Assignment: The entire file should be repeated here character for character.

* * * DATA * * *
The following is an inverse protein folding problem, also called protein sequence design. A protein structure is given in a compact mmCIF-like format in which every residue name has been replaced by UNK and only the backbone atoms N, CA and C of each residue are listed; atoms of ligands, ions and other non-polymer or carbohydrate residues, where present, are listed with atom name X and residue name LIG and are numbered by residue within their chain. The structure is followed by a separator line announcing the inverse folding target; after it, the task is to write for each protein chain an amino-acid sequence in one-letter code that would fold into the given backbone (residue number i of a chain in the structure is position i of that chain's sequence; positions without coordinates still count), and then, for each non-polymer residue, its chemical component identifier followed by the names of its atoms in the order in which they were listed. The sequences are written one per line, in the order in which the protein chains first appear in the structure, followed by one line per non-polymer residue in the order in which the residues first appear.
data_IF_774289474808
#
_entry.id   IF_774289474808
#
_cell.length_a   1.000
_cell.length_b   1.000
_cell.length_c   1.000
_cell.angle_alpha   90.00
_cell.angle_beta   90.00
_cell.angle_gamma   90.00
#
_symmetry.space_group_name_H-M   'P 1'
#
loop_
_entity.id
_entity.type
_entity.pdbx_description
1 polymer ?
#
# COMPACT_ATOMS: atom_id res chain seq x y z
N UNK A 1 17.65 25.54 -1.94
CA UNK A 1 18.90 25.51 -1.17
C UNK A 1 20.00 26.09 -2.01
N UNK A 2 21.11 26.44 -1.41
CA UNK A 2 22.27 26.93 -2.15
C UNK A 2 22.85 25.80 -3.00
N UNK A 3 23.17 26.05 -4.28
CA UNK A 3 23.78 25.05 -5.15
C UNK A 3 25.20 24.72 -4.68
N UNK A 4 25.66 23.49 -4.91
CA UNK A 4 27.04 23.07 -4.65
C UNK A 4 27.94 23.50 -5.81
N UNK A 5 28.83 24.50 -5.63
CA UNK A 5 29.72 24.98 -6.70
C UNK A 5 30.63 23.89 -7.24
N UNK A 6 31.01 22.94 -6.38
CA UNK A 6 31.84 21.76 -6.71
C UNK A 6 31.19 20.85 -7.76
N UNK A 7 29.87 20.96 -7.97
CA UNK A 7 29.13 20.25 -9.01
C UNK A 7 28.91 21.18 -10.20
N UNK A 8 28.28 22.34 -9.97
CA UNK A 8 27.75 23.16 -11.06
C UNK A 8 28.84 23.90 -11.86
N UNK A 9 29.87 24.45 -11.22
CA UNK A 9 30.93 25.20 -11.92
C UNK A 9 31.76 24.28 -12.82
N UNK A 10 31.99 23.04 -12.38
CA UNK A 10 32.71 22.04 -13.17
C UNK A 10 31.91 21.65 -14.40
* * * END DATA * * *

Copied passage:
The following is an inverse protein folding problem, also called protein sequence design. A protein structure is given in a compact mmCIF-like format in which every residue name has been replaced by UNK and only the backbone atoms N, CA and C of each residue are listed; atoms of ligands, ions and other non-polymer or carbohydrate residues, where present, are listed with atom name X and residue name LIG and are numbered by residue within their chain. The structure is followed by a separator line announcing the inverse folding target; after it, the task is to write for each protein chain an amino-acid sequence in one-letter code that would fold into the given backbone (residue number i of a chain in the structure is position i of that chain's sequence; positions without coordinates still count), and then, for each non-polymer residue, its chemical component identifier followed by the names of its atoms in the order in which they were listed. The sequences are written one per line, in the order in which the protein chains first appear in the structure, followed by one line per non-polymer residue in the order in which the residues first appear.
data_IF_774289474808
#
_entry.id   IF_774289474808
#
_cell.length_a   1.000
_cell.length_b   1.000
_cell.length_c   1.000
_cell.angle_alpha   90.00
_cell.angle_beta   90.00
_cell.angle_gamma   90.00
#
_symmetry.space_group_name_H-M   'P 1'
#
loop_
_entity.id
_entity.type
_entity.pdbx_description
1 polymer ?
#
# COMPACT_ATOMS: atom_id res chain seq x y z
N UNK A 1 17.65 25.54 -1.94
CA UNK A 1 18.90 25.51 -1.17
C UNK A 1 20.00 26.09 -2.01
N UNK A 2 21.11 26.44 -1.41
CA UNK A 2 22.27 26.93 -2.15
C UNK A 2 22.85 25.80 -3.00
N UNK A 3 23.17 26.05 -4.28
CA UNK A 3 23.78 25.05 -5.15
C UNK A 3 25.20 24.72 -4.68
N UNK A 4 25.66 23.49 -4.91
CA UNK A 4 27.04 23.07 -4.65
C UNK A 4 27.94 23.50 -5.81
N UNK A 5 28.83 24.50 -5.63
CA UNK A 5 29.72 24.98 -6.70
C UNK A 5 30.63 23.89 -7.24
N UNK A 6 31.01 22.94 -6.38
CA UNK A 6 31.84 21.76 -6.71
C UNK A 6 31.19 20.85 -7.76
N UNK A 7 29.87 20.96 -7.97
CA UNK A 7 29.13 20.25 -9.01
C UNK A 7 28.91 21.18 -10.20
N UNK A 8 28.28 22.34 -9.97
CA UNK A 8 27.75 23.16 -11.06
C UNK A 8 28.84 23.90 -11.86
N UNK A 9 29.87 24.45 -11.22
CA UNK A 9 30.93 25.20 -11.92
C UNK A 9 31.76 24.28 -12.82
N UNK A 10 31.99 23.04 -12.38
CA UNK A 10 32.71 22.04 -13.17
C UNK A 10 31.91 21.65 -14.40